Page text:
From 1962 to 1978 I watched the microcomputer industry unfold. In 1962 the first reliable silicon transistors began to appear in quantity; I got three patents for electromechanical devices that used these extraordinary components. By 1978, a company I ran was able to design and market one of the first crude micro-processor products, for which I devised an operating system and a higher-level programming language. During the intervening 18 years, much of the traditional data-handling technology of the previous half-century—punched cards, relays, tubes, teleprinters, and so on—was swept away.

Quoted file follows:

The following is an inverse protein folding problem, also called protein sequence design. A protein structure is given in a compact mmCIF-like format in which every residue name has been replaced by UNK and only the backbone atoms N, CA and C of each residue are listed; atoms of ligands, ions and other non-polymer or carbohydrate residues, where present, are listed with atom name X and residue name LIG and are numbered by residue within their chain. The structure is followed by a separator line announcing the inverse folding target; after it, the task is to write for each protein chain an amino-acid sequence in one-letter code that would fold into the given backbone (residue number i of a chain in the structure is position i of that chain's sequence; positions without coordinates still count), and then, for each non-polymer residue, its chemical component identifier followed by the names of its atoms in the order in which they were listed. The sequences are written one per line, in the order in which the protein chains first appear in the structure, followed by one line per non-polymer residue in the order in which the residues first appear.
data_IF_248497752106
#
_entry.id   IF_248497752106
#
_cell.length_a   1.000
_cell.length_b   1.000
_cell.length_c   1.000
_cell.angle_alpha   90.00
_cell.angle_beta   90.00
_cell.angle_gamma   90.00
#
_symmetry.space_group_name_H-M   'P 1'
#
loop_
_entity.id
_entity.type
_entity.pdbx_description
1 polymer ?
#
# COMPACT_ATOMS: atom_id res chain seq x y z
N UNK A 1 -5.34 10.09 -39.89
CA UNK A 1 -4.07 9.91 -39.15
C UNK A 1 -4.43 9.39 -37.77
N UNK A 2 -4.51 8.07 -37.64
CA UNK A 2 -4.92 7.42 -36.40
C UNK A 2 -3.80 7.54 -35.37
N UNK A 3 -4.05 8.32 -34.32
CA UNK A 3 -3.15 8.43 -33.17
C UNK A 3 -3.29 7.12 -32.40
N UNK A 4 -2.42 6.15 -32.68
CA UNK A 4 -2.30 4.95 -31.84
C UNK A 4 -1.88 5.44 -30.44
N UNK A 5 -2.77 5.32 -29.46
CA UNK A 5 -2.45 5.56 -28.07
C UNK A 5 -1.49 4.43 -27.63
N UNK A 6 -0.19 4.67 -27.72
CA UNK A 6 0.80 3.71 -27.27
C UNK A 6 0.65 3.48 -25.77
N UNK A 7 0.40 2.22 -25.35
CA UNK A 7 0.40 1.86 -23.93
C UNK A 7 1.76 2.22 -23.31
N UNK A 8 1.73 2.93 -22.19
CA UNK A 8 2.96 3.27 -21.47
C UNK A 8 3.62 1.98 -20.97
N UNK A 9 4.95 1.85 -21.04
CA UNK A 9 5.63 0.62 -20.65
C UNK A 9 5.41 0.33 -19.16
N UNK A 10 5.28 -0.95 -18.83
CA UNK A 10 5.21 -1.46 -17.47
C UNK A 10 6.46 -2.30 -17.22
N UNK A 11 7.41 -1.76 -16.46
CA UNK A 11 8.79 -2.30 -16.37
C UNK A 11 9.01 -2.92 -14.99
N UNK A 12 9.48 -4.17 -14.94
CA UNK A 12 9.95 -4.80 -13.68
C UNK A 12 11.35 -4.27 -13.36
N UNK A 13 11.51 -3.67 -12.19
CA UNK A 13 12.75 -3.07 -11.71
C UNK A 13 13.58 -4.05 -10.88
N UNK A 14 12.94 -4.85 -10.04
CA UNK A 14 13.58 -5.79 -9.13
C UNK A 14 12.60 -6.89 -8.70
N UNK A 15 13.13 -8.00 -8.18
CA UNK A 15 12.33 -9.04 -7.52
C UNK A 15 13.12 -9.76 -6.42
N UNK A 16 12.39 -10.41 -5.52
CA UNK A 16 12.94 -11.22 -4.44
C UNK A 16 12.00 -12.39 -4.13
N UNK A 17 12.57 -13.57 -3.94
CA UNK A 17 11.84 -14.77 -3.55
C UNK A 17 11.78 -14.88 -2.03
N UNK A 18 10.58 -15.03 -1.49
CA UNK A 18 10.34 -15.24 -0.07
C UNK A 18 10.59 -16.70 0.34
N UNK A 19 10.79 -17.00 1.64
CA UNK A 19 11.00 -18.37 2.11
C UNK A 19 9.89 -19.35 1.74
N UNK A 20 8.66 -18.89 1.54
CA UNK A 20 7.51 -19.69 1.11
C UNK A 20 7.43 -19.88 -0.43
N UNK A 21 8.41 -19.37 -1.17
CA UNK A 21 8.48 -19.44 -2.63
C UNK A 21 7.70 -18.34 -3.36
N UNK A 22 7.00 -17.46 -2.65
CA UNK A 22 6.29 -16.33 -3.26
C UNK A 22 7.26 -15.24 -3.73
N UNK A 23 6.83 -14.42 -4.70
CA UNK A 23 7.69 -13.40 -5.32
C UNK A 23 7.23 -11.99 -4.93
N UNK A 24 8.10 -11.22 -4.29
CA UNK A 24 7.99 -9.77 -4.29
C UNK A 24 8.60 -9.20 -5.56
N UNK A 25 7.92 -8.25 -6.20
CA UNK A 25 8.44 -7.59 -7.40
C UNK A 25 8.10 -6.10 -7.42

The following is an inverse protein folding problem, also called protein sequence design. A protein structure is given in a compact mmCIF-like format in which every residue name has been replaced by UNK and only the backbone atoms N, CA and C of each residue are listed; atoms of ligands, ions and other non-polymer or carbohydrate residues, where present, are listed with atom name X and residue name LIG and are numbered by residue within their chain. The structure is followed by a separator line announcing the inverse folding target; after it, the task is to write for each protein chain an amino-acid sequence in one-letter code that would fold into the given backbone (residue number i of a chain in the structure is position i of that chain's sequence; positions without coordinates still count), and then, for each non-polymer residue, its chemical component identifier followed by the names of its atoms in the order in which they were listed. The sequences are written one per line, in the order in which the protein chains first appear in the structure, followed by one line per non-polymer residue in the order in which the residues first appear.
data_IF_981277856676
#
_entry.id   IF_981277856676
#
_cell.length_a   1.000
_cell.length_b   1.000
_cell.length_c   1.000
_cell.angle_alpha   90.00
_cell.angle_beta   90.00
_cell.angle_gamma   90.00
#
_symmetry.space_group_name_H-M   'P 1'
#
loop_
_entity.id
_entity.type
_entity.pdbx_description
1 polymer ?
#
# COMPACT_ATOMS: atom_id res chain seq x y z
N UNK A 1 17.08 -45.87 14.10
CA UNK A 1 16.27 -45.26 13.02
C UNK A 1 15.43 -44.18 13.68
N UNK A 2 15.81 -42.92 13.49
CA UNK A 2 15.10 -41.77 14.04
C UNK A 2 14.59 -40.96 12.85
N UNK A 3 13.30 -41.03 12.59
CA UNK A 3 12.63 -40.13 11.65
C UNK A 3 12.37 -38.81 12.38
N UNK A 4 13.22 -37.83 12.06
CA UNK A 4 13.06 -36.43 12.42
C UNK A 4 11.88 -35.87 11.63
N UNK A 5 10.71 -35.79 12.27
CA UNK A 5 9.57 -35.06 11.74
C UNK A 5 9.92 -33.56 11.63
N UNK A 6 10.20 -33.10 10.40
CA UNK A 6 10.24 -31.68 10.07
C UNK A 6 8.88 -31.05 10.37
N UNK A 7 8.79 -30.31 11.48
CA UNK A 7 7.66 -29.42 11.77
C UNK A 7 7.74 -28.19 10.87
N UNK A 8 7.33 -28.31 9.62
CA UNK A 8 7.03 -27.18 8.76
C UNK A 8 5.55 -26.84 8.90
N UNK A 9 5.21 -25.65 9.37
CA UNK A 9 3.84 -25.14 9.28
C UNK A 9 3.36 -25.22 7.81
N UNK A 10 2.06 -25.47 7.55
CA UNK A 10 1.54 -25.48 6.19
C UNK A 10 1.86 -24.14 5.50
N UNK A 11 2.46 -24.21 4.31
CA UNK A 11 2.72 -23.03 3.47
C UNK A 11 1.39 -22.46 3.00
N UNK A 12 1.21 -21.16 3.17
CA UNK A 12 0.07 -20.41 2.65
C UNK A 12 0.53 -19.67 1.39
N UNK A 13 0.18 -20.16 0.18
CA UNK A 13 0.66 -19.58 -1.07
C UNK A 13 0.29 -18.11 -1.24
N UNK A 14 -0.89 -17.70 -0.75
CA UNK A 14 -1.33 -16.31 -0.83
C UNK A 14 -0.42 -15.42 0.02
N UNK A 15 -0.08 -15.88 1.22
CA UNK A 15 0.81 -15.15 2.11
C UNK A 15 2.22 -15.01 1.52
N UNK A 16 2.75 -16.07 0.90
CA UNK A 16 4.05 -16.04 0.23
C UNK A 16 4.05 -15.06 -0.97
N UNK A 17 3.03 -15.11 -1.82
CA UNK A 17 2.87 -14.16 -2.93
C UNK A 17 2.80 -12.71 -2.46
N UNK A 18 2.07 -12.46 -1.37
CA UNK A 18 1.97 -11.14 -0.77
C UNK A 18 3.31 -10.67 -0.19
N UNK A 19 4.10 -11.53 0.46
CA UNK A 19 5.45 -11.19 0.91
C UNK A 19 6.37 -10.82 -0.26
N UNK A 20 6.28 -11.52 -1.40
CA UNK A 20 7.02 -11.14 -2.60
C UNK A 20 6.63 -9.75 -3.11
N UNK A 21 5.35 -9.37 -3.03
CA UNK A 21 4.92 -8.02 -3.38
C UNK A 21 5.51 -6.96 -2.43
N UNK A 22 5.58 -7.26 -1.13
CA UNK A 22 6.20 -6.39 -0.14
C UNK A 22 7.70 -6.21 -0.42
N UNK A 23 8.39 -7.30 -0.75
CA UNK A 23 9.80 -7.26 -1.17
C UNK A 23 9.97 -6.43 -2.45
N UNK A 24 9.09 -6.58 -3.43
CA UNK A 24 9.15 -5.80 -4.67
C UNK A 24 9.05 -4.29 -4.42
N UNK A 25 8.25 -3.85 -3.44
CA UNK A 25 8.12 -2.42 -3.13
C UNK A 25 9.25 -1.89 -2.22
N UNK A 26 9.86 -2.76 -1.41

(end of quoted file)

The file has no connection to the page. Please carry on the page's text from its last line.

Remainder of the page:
Going to work for Apple in 1987* seated me at the ringside of the microcomputer revolution. It gave  me an inside view of its effects, both in technology and in human life. People have started using these machines—instruments of incredible sophistication—to do entirely new kinds of work. Computers have become a part of everyday life. But I believe the revolution is just beginning. The uses of computers today stand about where the uses of electricity did in the early nineteenth century, when Faraday wound his first coil. Computer developments equivalent to the radio, telephone, and electric lighting are yet to come.

The following articles about computers appeared in The Ecphorizer between 1985 and 1987. They are meant to be serious. I wrote the last piece, “About This Book,” for this edition to serve as a colophon.

* As of this publication online in May, 2007, George is still a valued member of Apple's technical staff, and at 74 is probably the oldest employee in a company known for its youth.